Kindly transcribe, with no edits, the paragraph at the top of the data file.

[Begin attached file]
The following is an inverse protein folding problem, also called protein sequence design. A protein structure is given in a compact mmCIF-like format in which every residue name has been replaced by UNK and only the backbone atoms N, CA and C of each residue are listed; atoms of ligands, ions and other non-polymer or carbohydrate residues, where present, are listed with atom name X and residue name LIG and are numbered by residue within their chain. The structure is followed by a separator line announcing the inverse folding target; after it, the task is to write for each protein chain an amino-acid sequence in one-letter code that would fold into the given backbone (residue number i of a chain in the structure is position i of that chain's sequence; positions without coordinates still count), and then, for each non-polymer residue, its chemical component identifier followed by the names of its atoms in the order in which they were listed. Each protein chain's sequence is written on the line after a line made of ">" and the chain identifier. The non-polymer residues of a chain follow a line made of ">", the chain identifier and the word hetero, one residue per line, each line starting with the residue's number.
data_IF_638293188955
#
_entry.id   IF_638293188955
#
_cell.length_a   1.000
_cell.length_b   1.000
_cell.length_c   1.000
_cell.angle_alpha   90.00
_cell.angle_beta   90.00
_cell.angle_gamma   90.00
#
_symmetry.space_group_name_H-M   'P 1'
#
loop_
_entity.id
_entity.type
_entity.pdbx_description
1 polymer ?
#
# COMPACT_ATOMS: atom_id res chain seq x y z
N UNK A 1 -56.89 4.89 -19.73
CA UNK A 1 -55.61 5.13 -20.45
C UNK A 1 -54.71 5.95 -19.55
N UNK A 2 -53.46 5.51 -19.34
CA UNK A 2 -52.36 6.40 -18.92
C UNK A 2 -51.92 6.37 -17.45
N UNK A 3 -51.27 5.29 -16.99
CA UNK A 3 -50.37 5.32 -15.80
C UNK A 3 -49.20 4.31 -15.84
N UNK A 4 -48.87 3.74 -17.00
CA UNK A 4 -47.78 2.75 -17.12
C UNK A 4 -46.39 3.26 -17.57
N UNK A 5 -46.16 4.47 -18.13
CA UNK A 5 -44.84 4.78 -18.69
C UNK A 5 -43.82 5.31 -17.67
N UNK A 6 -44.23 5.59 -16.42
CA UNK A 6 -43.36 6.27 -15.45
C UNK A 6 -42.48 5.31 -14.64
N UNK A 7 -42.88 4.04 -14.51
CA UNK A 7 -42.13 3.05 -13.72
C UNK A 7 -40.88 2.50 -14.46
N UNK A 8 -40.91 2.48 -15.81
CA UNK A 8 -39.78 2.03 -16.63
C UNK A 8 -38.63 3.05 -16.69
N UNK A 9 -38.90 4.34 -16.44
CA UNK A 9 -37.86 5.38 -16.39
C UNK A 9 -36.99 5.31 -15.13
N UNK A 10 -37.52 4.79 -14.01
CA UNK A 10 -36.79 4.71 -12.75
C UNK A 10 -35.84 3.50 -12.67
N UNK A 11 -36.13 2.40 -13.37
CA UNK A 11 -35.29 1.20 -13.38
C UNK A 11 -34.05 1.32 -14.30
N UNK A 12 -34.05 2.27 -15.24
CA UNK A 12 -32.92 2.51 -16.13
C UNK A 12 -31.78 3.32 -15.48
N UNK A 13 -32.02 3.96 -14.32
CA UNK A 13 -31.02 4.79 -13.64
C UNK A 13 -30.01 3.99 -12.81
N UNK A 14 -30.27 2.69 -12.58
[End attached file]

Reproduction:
The following is an inverse protein folding problem, also called protein sequence design. A protein structure is given in a compact mmCIF-like format in which every residue name has been replaced by UNK and only the backbone atoms N, CA and C of each residue are listed; atoms of ligands, ions and other non-polymer or carbohydrate residues, where present, are listed with atom name X and residue name LIG and are numbered by residue within their chain. The structure is followed by a separator line announcing the inverse folding target; after it, the task is to write for each protein chain an amino-acid sequence in one-letter code that would fold into the given backbone (residue number i of a chain in the structure is position i of that chain's sequence; positions without coordinates still count), and then, for each non-polymer residue, its chemical component identifier followed by the names of its atoms in the order in which they were listed. Each protein chain's sequence is written on the line after a line made of ">" and the chain identifier. The non-polymer residues of a chain follow a line made of ">", the chain identifier and the word hetero, one residue per line, each line starting with the residue's number.